SSEN's Weather Watch for November 2019
We’re well into the autumn season now and a quick look back at October reveals a slightly colder than average month was recorded across the UK.
There was a split regarding rainfall and sunshine levels though, with Scotland and Northern Ireland being relatively dry and sunny, whereas England and Wales were quite dull and wet. The main reason for this was the southerly displaced jet stream. Unsettled weather on the jet stream resulted in over 100mm of rain in parts of South Wales on 25 to 26 October. The Met Office map above shows the rainfall anomaly and the blue colours tell us eastern England was very wet for the time of year.
November is expected to start with a similar type of weather pattern. It is highly likely to be colder than average, especially during the period 6 to 19 November. Although we’re not expecting anything extreme, the coldest places - relative to average - will be Scotland and northern England. A few of the nights will have sub-zero temperatures giving a frost to some areas. Rainfall patterns could be fairly unusual, with the wettest places being along the North Sea coasts of Scotland and England, together with the English Channel shores. On the other hand, northwestern Scotland could be a region which is relatively dry in the first couple of weeks of the month.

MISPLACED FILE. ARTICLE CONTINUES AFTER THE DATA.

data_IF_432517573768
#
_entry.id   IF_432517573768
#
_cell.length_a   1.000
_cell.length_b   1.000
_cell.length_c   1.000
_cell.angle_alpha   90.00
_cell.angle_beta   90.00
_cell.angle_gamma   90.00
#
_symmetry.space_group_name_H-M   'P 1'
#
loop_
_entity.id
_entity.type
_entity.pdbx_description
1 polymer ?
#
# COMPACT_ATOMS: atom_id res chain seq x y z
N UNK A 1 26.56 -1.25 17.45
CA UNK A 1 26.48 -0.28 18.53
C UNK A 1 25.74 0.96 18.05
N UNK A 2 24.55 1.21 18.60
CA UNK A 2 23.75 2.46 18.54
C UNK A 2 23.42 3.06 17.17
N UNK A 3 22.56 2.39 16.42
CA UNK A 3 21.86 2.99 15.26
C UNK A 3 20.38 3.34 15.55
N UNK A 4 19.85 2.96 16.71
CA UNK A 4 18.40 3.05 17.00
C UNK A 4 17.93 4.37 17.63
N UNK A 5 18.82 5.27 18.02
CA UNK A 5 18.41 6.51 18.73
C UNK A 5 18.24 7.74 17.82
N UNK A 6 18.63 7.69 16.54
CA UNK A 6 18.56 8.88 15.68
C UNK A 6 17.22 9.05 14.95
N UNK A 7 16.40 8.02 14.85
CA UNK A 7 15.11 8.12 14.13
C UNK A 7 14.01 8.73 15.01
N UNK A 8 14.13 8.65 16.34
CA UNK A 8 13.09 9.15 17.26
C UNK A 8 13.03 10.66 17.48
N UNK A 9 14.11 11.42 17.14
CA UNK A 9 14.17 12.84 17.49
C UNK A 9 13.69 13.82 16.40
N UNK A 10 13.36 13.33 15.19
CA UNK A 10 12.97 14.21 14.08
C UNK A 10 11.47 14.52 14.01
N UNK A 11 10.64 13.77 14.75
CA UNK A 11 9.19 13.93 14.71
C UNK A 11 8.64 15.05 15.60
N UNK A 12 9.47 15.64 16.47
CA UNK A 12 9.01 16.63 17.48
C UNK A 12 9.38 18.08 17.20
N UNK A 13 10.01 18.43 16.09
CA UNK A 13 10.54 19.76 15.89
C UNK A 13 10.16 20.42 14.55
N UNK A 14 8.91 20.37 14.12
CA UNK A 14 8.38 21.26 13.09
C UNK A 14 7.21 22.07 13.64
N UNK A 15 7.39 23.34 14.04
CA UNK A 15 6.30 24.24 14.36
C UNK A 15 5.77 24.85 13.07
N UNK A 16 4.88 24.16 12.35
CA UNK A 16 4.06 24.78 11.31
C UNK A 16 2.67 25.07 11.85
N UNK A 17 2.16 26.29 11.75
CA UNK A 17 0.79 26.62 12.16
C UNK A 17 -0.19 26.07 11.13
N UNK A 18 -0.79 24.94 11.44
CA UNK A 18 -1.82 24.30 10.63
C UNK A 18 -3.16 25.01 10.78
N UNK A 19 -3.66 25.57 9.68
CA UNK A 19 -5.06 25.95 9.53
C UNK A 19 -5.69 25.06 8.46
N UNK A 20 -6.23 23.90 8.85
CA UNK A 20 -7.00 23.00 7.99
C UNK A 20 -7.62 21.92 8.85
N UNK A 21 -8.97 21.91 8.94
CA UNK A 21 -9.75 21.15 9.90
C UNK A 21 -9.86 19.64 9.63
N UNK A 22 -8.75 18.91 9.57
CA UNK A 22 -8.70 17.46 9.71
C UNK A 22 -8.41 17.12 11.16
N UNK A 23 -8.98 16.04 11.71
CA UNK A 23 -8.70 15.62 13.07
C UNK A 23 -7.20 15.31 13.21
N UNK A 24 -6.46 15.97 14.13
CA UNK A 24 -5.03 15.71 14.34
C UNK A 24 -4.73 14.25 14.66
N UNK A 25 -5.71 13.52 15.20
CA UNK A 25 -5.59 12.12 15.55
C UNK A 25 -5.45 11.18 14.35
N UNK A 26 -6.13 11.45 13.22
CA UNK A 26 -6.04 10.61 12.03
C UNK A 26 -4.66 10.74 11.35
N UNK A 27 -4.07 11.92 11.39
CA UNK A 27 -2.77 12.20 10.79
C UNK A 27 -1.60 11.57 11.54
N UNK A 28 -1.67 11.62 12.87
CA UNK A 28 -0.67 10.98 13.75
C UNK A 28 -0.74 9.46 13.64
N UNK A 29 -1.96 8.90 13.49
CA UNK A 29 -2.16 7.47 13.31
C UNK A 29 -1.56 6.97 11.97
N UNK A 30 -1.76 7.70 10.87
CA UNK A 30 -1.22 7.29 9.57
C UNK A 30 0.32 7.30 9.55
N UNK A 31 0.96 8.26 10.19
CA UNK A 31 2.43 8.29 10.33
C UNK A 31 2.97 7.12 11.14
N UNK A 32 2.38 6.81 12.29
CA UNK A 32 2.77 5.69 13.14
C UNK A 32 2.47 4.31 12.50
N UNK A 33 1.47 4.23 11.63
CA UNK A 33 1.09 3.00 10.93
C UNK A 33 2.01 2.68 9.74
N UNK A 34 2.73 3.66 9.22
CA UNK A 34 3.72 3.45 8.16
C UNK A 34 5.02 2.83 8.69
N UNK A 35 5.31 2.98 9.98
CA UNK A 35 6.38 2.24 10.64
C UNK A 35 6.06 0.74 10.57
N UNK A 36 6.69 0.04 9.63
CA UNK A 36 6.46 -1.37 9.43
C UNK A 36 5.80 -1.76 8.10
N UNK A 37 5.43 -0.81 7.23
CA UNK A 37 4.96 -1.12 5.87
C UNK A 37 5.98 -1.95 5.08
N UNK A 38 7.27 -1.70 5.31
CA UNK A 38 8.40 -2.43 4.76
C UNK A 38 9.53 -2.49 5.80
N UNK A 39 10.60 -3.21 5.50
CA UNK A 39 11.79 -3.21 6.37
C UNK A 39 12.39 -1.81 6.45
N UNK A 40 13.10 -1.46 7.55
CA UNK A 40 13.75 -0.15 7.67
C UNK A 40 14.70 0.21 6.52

The MetDesk map in the summary image shows the temperature departures from the 30 year climate average for the period 13 to 19 November. The blue colours illustrate colder than average and the oranges and reds highlight the warmer areas. There is a clear west-east split across Europe, with the coldest weather, relative to average, expected for parts of Scandinavia, Ireland, the UK and Spain. Some eastern European countries will be warm for the time of year.
Although the timing has very low confidence, it’s probable that during the last week of November, we’ll see more frequent Atlantic depressions coming over to impact Scotland and Ireland. This would result in milder but wetter and windier weather for these parts of northwestern Europe.
We’ll return in a few weeks to look at the expected weather patterns for December and the Christmas period.
For more weather information you can follow our meteorologist, Simon Cardy on twitter @weather_king.